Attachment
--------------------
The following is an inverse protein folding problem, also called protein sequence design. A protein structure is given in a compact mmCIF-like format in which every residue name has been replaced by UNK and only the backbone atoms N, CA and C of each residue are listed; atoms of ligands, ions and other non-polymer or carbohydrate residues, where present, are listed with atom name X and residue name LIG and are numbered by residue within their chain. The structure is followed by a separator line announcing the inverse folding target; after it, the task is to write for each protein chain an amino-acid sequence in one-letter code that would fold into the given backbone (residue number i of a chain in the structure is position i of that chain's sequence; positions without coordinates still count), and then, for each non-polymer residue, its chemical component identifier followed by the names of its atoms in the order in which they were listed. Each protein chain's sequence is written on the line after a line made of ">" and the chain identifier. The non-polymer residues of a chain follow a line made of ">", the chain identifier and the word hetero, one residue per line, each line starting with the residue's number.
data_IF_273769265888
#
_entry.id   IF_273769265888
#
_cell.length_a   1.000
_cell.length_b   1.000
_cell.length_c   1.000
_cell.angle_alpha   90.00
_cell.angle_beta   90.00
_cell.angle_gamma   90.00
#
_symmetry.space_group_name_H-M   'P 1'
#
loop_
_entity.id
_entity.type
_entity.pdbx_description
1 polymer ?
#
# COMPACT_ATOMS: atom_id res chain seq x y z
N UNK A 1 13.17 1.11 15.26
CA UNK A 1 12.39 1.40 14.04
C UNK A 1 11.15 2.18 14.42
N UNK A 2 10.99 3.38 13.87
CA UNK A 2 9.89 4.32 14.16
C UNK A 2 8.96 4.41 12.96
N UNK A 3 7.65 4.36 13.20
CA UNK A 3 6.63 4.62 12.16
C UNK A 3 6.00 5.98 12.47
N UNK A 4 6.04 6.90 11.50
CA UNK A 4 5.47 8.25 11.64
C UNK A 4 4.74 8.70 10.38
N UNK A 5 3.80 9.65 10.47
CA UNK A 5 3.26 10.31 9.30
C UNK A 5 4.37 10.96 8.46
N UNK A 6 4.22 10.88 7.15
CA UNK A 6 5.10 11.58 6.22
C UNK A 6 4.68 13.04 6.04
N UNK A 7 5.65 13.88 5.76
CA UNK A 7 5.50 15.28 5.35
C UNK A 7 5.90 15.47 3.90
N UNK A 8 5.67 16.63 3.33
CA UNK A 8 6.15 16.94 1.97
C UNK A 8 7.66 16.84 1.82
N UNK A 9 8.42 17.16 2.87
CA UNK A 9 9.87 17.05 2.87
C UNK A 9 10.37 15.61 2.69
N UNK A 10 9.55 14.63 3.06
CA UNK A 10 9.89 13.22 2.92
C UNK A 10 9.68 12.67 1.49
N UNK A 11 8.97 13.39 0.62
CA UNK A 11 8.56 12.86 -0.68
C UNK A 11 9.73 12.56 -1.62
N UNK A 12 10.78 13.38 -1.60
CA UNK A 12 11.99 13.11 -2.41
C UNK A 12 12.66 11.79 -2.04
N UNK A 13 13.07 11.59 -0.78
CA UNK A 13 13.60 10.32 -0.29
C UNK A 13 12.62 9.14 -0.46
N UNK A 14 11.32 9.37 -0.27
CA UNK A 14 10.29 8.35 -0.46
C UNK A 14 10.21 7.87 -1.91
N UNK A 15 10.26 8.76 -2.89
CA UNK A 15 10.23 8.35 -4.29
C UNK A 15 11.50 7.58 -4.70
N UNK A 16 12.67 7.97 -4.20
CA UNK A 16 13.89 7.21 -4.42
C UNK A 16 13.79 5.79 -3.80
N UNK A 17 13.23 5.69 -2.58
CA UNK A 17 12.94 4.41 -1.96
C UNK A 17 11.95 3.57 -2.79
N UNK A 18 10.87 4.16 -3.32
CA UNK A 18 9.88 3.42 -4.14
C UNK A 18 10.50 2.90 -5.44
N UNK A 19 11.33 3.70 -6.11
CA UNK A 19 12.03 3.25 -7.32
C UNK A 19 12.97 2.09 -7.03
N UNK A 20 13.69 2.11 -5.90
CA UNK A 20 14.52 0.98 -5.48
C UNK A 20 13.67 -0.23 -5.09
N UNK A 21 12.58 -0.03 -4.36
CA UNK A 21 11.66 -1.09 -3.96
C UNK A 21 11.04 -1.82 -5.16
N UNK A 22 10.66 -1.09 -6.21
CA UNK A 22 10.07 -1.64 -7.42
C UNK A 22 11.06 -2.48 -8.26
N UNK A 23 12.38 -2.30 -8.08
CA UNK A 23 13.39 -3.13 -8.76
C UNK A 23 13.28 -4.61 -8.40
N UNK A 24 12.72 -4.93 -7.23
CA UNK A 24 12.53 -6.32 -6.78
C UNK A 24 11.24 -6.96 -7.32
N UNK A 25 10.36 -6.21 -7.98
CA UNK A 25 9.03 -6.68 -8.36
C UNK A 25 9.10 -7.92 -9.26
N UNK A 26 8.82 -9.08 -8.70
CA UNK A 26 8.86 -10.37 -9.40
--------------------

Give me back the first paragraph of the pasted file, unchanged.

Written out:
The following is an inverse protein folding problem, also called protein sequence design. A protein structure is given in a compact mmCIF-like format in which every residue name has been replaced by UNK and only the backbone atoms N, CA and C of each residue are listed; atoms of ligands, ions and other non-polymer or carbohydrate residues, where present, are listed with atom name X and residue name LIG and are numbered by residue within their chain. The structure is followed by a separator line announcing the inverse folding target; after it, the task is to write for each protein chain an amino-acid sequence in one-letter code that would fold into the given backbone (residue number i of a chain in the structure is position i of that chain's sequence; positions without coordinates still count), and then, for each non-polymer residue, its chemical component identifier followed by the names of its atoms in the order in which they were listed. Each protein chain's sequence is written on the line after a line made of ">" and the chain identifier. The non-polymer residues of a chain follow a line made of ">", the chain identifier and the word hetero, one residue per line, each line starting with the residue's number.